Floyd Mayweather Jr. Must Fight Marcos Maidana Again This Fall

Donald WoodFeatured ColumnistMay 9, 2014

Floyd Mayweather Jr. stands in the ring during his WBC-WBA welterweight title boxing fight against Marcos Maidana Saturday, May 3, 2014, in Las Vegas. (AP Photo/Isaac Brekken)
Isaac Brekken/Associated Press

In one of the toughest challenges of the last five years of his storied career, Floyd Mayweather Jr. (46-0, 26 KOs) defeated Marcos Maidana (35-4, 31 KOs) via a hard-fought, mixed decision, but many questions remain.

Without a decisive winner, Mayweather must fight Maidana again this fall to answer all the detractors.

On the surface, it looked like Mayweather was able to dominate enough of the fight to pull off the unanimous decision, but that wasn’t the case. Judge Michael Pernick scored the fight a draw at 114-114, while Dave Moretti had it 116-112, and Burt Clements scored it 117-111.

The 114-114 scorecard has raised questions about the outcome of the matchup, and Mayweather must answer the doubts by taking on Maidana again, removing any and all doubts that he is the better fighter.

ESPN’s Nigel Collins only added fuel to the controversy fire:

Boxing fans love watching Mayweather in the ring, and a rematch of his most interesting bout since fighting Oscar De La Hoya in 2007 would have most happy. Maidana earned plenty of fans with his performance, but Floyd Mayweather Sr. is not one of them.

Mayweather’s father and lead trainer spoke to Chris Robinson of Hustle Boss (h/t Kory Kitchen of Bad Left Hook) about his feelings on the possibility of a rematch:

It was a superb fighter against an MMA fighter. He (Maidana) hit him on the balls. He hit him on the hip. He hit him with his head, butted his eyes. Beat him in the back of the head. Maidana don't deserve nothin'. With all that stuff that Maidana did....if I was Floyd, I wouldn't fight him again.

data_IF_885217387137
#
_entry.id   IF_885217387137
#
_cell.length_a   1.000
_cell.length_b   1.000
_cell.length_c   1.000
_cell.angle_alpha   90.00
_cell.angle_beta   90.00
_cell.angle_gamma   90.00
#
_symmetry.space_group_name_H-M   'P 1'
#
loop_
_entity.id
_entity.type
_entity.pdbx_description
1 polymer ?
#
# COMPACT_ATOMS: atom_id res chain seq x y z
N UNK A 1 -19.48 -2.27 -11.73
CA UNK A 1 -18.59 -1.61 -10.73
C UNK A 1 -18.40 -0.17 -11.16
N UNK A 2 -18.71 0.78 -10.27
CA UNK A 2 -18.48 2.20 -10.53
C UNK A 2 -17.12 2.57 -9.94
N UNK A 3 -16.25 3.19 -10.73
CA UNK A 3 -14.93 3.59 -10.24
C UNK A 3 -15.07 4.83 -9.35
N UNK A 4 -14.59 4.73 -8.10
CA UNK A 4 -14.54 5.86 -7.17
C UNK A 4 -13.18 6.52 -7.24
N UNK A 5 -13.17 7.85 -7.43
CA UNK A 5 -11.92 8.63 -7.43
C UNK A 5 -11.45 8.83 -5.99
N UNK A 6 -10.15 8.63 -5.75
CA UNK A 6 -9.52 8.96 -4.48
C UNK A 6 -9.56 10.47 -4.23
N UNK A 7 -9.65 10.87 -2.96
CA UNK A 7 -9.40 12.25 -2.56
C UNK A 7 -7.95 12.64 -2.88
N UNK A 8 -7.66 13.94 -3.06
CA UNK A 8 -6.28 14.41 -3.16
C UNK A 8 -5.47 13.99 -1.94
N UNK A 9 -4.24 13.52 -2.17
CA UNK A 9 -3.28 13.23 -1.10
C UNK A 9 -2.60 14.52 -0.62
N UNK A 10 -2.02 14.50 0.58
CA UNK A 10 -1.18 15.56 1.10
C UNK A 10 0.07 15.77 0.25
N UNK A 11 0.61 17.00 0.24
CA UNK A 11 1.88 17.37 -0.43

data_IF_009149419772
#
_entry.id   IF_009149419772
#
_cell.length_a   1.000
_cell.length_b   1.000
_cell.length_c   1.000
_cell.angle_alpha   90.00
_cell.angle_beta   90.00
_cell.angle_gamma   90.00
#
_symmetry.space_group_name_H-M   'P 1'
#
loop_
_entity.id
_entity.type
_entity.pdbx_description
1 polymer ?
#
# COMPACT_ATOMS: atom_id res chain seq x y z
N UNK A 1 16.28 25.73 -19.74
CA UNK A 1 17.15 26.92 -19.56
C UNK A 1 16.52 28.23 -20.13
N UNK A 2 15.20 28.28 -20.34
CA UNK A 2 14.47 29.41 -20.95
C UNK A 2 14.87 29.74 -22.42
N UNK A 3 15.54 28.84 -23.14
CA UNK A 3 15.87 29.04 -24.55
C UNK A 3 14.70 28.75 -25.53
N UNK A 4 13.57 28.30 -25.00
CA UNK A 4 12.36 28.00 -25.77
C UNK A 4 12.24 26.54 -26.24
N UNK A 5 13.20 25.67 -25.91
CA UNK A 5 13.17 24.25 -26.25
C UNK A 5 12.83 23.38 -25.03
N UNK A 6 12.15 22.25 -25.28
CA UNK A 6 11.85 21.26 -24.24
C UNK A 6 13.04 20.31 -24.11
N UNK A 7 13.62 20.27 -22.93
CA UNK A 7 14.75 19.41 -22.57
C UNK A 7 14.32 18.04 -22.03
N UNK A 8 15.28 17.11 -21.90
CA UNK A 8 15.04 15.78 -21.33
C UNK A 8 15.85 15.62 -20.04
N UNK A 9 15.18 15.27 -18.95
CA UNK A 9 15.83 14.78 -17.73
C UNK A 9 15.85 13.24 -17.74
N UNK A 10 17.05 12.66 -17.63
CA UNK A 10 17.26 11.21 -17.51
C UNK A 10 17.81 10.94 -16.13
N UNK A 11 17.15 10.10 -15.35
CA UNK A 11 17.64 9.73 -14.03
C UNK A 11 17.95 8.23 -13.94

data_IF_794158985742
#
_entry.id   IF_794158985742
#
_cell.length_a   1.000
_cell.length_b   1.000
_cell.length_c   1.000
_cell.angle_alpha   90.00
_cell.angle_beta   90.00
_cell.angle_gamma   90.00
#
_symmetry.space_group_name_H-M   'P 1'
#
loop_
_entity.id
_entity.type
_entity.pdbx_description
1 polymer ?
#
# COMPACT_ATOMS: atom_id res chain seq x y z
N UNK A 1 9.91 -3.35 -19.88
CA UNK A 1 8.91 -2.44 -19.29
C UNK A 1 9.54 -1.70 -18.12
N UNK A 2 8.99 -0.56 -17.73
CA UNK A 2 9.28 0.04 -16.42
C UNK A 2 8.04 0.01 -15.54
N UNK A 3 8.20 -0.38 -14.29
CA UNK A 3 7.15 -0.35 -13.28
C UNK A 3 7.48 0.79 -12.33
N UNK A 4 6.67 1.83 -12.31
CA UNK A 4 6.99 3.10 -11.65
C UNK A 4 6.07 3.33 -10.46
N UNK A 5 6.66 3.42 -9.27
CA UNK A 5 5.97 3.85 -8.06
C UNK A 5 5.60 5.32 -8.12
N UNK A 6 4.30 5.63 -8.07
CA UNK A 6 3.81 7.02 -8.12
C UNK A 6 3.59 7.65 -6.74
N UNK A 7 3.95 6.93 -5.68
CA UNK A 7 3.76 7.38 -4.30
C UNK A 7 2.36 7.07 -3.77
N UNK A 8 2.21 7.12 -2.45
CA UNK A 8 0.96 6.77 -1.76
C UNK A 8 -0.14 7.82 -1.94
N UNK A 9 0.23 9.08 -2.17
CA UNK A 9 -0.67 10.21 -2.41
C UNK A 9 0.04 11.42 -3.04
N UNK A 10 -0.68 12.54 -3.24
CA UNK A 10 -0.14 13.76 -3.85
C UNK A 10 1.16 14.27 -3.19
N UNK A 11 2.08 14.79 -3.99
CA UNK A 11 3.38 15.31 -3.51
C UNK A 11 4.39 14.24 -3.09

While Mayweather Sr. is not far off with his comments about Maidana’s wild punches and physical style, that is what made the challenger so successful against Mayweather Jr. As lead trainer, the elder Mayweather knows that this is a bad match and will try to get his son to avoid another chapter in this bitter battle.

Mayweather Jr. is his own man and knows he can beat Maidana again, but he’s not alone. English boxer Tony Bellew has a strong view on the possible rematch:

Logic may point to better options with other fighters; the verbal war between Mayweather and Maidana was only amplified after their first fight. According to Gary Parrish of CBS Sports, Dan Rafael of ESPN and David Mayo of MLive.com, the post-fight press conference was a breeding ground for animosity heading into a possible rematch:

Not only is there legitimate heat between the two fighters, but this may also be Mayweather’s only marquee option considering Amir Khan will not be available, according to Chris Mannix of Sports Illustrated:

Khan will likely get his chance to fight Mayweather during the early portion of 2015, but that leaves a void in the schedule for this fall. Many boxing fans will speculate and dream about a bout against Manny Pacquiao, but Mayweather has proven time and time again that he doesn’t consider that a viable option.

A rematch against Maidana would likely feature the Argentine challenger attacking with the same aggressive game plan, but contrary to what boxing fans want, Mayweather would not be looking for the knockout.

Using his legs and elite defense, Mayweather would move much more and keep the challenger from ever getting a real rhythm. That style makes for boring fights, but Mayweather must do whatever it takes to protect his undefeated record.

If that means fighting a rematch in the fall, boxing fans should be ready for Mayweather vs. Maidana II.


Stats via BoxRec.com.